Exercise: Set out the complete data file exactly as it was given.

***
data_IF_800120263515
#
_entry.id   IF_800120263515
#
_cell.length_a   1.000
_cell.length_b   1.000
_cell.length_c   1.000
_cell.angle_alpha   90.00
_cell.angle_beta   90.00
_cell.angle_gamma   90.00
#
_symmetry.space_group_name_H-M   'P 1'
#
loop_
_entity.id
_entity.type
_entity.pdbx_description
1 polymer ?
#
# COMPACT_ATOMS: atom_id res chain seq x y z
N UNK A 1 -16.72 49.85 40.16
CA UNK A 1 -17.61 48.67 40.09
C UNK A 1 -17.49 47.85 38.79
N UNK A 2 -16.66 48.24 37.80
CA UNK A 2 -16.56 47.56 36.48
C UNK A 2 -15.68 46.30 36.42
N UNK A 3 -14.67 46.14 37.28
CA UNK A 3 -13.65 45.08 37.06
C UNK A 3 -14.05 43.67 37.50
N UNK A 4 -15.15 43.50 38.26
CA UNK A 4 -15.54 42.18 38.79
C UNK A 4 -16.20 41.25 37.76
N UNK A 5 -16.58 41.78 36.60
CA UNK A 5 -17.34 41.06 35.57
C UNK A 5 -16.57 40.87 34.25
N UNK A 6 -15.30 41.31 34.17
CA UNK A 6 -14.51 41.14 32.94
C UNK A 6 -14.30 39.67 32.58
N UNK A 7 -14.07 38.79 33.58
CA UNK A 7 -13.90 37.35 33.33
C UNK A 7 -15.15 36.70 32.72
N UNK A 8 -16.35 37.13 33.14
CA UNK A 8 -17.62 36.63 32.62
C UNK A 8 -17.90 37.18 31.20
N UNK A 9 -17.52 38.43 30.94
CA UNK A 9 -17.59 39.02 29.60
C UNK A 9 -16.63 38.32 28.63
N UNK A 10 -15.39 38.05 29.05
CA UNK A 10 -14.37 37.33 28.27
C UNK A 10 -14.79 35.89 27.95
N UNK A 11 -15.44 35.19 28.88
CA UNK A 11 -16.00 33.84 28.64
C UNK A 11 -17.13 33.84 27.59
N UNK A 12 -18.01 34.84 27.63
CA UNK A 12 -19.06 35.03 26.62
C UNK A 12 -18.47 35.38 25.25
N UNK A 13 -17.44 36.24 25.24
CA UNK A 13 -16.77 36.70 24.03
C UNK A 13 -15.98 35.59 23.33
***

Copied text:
data_IF_800120263515
#
_entry.id   IF_800120263515
#
_cell.length_a   1.000
_cell.length_b   1.000
_cell.length_c   1.000
_cell.angle_alpha   90.00
_cell.angle_beta   90.00
_cell.angle_gamma   90.00
#
_symmetry.space_group_name_H-M   'P 1'
#
loop_
_entity.id
_entity.type
_entity.pdbx_description
1 polymer ?
#
# COMPACT_ATOMS: atom_id res chain seq x y z
N UNK A 1 -16.72 49.85 40.16
CA UNK A 1 -17.61 48.67 40.09
C UNK A 1 -17.49 47.85 38.79
N UNK A 2 -16.66 48.24 37.80
CA UNK A 2 -16.56 47.56 36.48
C UNK A 2 -15.68 46.30 36.42
N UNK A 3 -14.67 46.14 37.28
CA UNK A 3 -13.65 45.08 37.06
C UNK A 3 -14.05 43.67 37.50
N UNK A 4 -15.15 43.50 38.26
CA UNK A 4 -15.54 42.18 38.79
C UNK A 4 -16.20 41.25 37.76
N UNK A 5 -16.58 41.78 36.60
CA UNK A 5 -17.34 41.06 35.57
C UNK A 5 -16.57 40.87 34.25
N UNK A 6 -15.30 41.31 34.17
CA UNK A 6 -14.51 41.14 32.94
C UNK A 6 -14.30 39.67 32.58
N UNK A 7 -14.07 38.79 33.58
CA UNK A 7 -13.90 37.35 33.33
C UNK A 7 -15.15 36.70 32.72
N UNK A 8 -16.35 37.13 33.14
CA UNK A 8 -17.62 36.63 32.62
C UNK A 8 -17.90 37.18 31.20
N UNK A 9 -17.52 38.43 30.94
CA UNK A 9 -17.59 39.02 29.60
C UNK A 9 -16.63 38.32 28.63
N UNK A 10 -15.39 38.05 29.05
CA UNK A 10 -14.37 37.33 28.27
C UNK A 10 -14.79 35.89 27.95
N UNK A 11 -15.44 35.19 28.88
CA UNK A 11 -16.00 33.84 28.64
C UNK A 11 -17.13 33.84 27.59
N UNK A 12 -18.01 34.84 27.63
CA UNK A 12 -19.06 35.03 26.62
C UNK A 12 -18.47 35.38 25.25
N UNK A 13 -17.44 36.24 25.24
CA UNK A 13 -16.77 36.70 24.03
C UNK A 13 -15.98 35.59 23.33